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Bastrop County neighbors blame turf company for dry wells

People living in rural Bastrop County say some of their wells have gone dry, pointing to a sod-growing company. The KVUE Defenders found the problem runs deeper.

BASTROP COUNTY, Texas — People living in rural areas in Bastrop County say some of their wells are going dry, pointing to a sod-growing company. They called the KVUE Defenders for help. 

We found the problem runs much deeper than one company and could impact us all.

Change may be constant for most people, but for Diann Watson, things have changed way too fast when it comes to her water supply.

“It’s so dry,” she said. “It’s sad.”

She took the KVUE Defenders to ranches in Paige to meet people like Roy Hermes who are losing their water.

“The creek is flowing a whole lot better now than it was two to three weeks ago,” Hermes said. “It’s all spring-fed.”

Hermes said his neighbor’s water use dropped the water level in his well and limited flow in the creek near his property.

“This was down to barely a trickle,” he said, referring to the creek. 

“And yes, they were irrigating,” he added, referring to his neighbor.

Irrigation is typical in Bastrop County, especially for ranchers who pump water to grow hay for livestock. But Hermes’ neighbor grows turf grass like you see on golf courses, sports fields and residential landscapes.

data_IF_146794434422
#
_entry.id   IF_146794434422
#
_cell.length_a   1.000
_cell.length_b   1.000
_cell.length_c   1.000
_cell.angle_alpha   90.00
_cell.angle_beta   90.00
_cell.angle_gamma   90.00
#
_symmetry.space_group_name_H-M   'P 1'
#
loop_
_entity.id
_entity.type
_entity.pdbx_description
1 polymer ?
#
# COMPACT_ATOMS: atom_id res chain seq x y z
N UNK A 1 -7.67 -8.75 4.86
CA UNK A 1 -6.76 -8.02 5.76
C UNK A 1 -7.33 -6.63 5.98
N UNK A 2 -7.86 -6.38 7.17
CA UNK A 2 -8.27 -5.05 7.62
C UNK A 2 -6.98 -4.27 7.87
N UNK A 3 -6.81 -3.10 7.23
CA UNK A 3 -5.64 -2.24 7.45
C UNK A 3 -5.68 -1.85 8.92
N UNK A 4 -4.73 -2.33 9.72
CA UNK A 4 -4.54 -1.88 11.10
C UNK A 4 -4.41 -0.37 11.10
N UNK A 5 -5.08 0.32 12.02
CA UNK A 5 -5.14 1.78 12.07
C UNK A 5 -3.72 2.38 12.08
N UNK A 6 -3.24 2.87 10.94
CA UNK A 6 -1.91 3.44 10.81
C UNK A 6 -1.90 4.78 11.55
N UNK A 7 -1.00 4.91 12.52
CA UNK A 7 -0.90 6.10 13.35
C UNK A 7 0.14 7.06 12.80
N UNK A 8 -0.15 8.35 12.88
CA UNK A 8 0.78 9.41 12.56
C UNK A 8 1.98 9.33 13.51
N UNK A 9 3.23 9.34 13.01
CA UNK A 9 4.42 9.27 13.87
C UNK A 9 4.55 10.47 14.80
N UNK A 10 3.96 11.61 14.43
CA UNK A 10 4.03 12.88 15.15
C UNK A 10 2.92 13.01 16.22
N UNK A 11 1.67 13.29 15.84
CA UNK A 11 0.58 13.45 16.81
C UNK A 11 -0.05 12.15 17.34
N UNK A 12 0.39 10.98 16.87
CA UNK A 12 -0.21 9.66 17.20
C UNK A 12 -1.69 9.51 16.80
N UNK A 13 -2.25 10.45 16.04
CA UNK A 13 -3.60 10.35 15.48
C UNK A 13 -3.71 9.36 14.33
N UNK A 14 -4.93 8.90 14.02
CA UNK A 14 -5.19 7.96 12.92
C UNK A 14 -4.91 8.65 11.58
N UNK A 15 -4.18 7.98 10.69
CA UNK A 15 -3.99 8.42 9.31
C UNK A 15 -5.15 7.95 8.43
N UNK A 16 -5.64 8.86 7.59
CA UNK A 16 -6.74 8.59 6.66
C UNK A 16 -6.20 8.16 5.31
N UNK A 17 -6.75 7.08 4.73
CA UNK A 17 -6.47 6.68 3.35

“You can see the area that they've been irrigating where it's green, right up to the weeds over here,” Hermes said, pointing towards his neighbor’s property.

Thomas Turfgrass is the sod-growing company operating on the other side of Hermes’ fence. Hermes’ problem is not only how much water gets used but when it’s used.

“I've got a video here at 12 noon, at 2:30,” Hermes said.

He isn’t the only upset neighbor.

"In a drought condition, where are the people going to get the water to water the grass they buy from [Thomas Turfgrass]?” Wallace DeHardt asked.

DeHardt said the water on his land dwindled. He has three spring-fed ponds that are nearly dry. The pumpless artesian well feeding his primary pond stopped flowing.

“This well is dry. That one over there is dry. And I got two more in the back – just dry … and it's stinky,” DeHardt said.

Dry for DeHardt means he would need a pump to get the water out. He has one well equipped with a pump, but if water drops too low he’d have none for his cattle unless he pays to have the pump lowered.

“My cows are thirsty,” DeHardt said.